In contrast to the steering logic design, a single pin signal switching technique may be implemented without steering logic to resolve the timing feedback issues. For instance, a single pin signal switching technique without steering logic, such as a single stage JAZiO™ current summing amplifier, may be utilized to perform the digital signal switching. However, this technique may introduce problems that relate to the symmetry of the VTR signals with respect to the data. For instance, if the data signal changes consistently, then the single pin signal switching structure may sense the data signal within a specified window. However, if the data remains unchanged for a period of time, then the single pin signal switching structure may have symmetry issues. As a result, the sensing window, which is the voltage and time period that a receiver may detect the data signal, has to be larger for the single pin signal switching structure without steering logic to compensate for this lack of symmetry. The lack of symmetry may include signals crossing at a point that is later in time than expected or at a voltage that is higher or lower than expected. As such, each of the switching techniques presents different problems, which may exhibit symmetry and/or timing issues.

To provide higher performance data sensing, a switching structure or device may minimize the timing and symmetry issues. The switching device 300 may provide a switching scheme that is symmetric with respect to data input logic states because the signals within the switching device are differential. In addition, the lack of steering logic minimizes the timing feedback issues present in other techniques. The switching device, which may be implemented in column-address buffers 214, row-address buffers 210, data-in circuit 220 and/or data-out-circuit 222, is described in greater detail with reference to FIG. 3.

In a first stage of the switching device 300, a data signal DATA, a VTR signal VTR1, and a complimentary VTR signal VTR2 are provided to the input terminals of four comparators 302, 304, 306, and 308, which may be differential amplifiers. The data signal DATA, which may be associated with control information, address information, or data, is provided to a positive terminal of the first comparator 302, the positive terminal of the second comparator 304, a negative terminal of the third comparator 306, and a negative terminal of the fourth comparator 308. The VTR signal VTR1 is provided to a negative terminal of the first comparator 302 and a positive terminal of the third comparator 306. The complimentary VTR signal VTR2 is provided to a negative terminal of the second comparator 304 and a positive terminal of the fourth comparator 308. The VTR signals VTR1 and VTR2 may be a pair of alternating voltage and timing reference signals that are compliments of each other.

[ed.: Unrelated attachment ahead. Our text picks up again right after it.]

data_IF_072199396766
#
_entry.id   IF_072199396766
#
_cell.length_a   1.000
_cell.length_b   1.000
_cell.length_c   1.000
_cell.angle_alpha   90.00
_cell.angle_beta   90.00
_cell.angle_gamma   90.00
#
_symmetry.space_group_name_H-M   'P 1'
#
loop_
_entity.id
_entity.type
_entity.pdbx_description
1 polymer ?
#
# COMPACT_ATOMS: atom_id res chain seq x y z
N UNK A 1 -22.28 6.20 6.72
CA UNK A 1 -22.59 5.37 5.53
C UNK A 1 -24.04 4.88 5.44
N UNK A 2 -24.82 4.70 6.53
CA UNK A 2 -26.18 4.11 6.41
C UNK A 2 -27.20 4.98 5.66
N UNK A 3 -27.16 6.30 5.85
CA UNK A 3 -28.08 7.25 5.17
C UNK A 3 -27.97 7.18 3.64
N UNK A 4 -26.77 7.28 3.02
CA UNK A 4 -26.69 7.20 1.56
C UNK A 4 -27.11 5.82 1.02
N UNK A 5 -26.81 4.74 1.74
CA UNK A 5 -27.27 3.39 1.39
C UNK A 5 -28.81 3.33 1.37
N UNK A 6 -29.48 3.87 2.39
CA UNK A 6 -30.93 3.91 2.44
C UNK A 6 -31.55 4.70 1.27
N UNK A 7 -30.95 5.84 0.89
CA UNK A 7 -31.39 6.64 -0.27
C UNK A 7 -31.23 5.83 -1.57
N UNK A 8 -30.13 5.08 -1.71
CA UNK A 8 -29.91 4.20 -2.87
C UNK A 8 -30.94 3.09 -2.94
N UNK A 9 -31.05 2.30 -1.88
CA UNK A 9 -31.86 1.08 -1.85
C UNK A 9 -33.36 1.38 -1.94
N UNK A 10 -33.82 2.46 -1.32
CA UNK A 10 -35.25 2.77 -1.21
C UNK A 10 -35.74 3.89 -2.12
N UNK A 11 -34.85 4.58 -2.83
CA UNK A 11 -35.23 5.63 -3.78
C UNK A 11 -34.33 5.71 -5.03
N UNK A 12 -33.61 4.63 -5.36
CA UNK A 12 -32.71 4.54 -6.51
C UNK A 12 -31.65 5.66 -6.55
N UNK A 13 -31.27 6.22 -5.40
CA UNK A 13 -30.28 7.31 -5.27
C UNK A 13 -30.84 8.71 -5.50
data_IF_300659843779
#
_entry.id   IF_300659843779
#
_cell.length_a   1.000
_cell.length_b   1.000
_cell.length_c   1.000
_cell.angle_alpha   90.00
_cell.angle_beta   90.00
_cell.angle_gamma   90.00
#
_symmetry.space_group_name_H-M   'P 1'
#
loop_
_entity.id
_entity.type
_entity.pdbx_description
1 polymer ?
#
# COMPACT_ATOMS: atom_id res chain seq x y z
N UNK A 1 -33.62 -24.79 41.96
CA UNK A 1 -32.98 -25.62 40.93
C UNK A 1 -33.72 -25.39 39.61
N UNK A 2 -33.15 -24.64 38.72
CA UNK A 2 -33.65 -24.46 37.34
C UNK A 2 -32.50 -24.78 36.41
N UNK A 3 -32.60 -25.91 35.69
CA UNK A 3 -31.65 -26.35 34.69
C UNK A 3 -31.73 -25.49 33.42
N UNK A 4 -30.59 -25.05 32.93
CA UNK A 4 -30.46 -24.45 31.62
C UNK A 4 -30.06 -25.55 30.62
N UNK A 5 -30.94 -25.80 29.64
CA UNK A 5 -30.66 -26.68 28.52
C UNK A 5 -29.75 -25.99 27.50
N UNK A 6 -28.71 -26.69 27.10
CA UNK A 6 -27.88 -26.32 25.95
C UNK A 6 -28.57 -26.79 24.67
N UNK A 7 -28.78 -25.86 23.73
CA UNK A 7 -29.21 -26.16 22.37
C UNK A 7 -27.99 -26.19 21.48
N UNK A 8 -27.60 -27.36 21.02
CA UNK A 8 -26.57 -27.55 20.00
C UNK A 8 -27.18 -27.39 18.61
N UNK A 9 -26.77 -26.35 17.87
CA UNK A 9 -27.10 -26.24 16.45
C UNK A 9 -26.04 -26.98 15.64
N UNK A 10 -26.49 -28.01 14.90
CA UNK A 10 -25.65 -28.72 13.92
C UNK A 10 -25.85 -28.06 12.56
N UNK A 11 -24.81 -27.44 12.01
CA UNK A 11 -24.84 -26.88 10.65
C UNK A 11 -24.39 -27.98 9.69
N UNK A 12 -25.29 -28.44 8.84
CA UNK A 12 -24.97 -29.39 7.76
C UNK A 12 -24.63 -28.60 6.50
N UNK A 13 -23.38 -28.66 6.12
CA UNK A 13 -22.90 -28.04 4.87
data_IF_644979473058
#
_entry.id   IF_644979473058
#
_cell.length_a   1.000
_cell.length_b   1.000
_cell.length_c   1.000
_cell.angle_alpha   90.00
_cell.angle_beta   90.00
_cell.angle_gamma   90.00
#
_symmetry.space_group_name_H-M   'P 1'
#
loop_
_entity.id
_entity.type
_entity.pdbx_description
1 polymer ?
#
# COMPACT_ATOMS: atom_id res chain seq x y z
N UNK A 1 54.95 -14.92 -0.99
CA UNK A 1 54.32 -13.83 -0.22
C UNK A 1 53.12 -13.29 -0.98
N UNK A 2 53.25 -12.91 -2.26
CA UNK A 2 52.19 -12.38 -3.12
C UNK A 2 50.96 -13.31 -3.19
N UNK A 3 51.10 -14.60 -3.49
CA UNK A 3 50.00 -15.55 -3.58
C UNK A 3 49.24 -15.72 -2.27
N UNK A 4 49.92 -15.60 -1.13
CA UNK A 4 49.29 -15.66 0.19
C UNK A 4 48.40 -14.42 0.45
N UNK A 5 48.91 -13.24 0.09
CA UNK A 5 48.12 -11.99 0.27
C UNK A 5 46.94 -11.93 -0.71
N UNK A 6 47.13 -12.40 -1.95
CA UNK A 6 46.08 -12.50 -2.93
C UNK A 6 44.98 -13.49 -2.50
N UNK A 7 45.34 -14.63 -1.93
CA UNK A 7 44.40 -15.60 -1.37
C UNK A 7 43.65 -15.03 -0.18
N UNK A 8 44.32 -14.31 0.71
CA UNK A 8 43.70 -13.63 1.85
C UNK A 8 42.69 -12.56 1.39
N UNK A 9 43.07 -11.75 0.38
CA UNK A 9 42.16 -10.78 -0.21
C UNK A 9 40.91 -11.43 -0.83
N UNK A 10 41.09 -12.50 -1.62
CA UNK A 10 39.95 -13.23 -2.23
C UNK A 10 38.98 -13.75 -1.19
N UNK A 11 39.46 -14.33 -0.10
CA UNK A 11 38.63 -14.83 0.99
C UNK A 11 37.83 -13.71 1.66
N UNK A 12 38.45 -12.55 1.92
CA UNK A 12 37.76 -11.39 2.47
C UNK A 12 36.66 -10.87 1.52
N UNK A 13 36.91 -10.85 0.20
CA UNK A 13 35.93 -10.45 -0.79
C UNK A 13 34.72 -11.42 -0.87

Because the VTR signals VTR1 and VTR2 are complimentary, the data signal DATA is opposite in magnitude of one of the VTR signals VTR1 and VTR2 during each cycle. With the data signal DATA being different from one of the VTR signals VTR1 and VTR2, two of the comparators 302, 304, 306, and 308 may produce output signals that indicate a difference exists between the two signals received at the inputs of two of the comparators 302, 304, 306, and 308. In contrast, the other two comparators 302, 304, 306, and 308 may produce output signals that indicate that no difference exists between the two signals received at the inputs of the other two of the comparators 302, 304, 306, and 308. For instance, each of the comparators 302, 304, 306, and 308 produces a single output signal. If the data signal DATA and the VTR signal VTR1 are approximately the same, then the output of the first comparator 302 and the output of the third comparator 306 may be relatively equal, while the output of the second comparator 304 and the output of the fourth comparator 308 may be different from each other. Similarly, if the data signal DATA and complimentary VTR signal VTR2 are approximately equal, then the outputs of the second comparator 304 and fourth comparator 308 are approximately equal, while the outputs of the first comparator 302 and the third comparator 306 are different from each other.

In a second stage of the switching device 300, the outputs of the comparators 302. 304, 306, and 308 are coupled to a first two-channel comparator 310 and a second two-channel comparator 312. The first two-channel comparator 310 has two positive terminals coupled to outputs of the first comparator 302 and second comparator 304 along with two negative terminals coupled to outputs of the third comparator 306 and the fourth comparator 308. The first two-channel comparator 310 provides an output signal OUTPUT1. The second two channel comparator 312 has two positive terminals connected to the third comparator 306 and the fourth comparator 308 along with two negative terminals connected to the first comparator 302 and the second comparator 304. The second two-channel comparator 312 provides an output signal OUTPUT2. By using the outputs of the comparators 302, 304, 306, and 308 in this configuration, the signals that are approximately equal from the comparators 302, 304, 306, and 308 are filtered out through the second stage of the switching device 300. As a result, the output signals OUTPUT1 and OUTPUT2 form complimentary signals, which are differential signals, produced from the two-channel comparators 310 and 312. The operation and interaction of the first and second stages are further described with reference to the timing diagrams in FIGS. 4A–4D.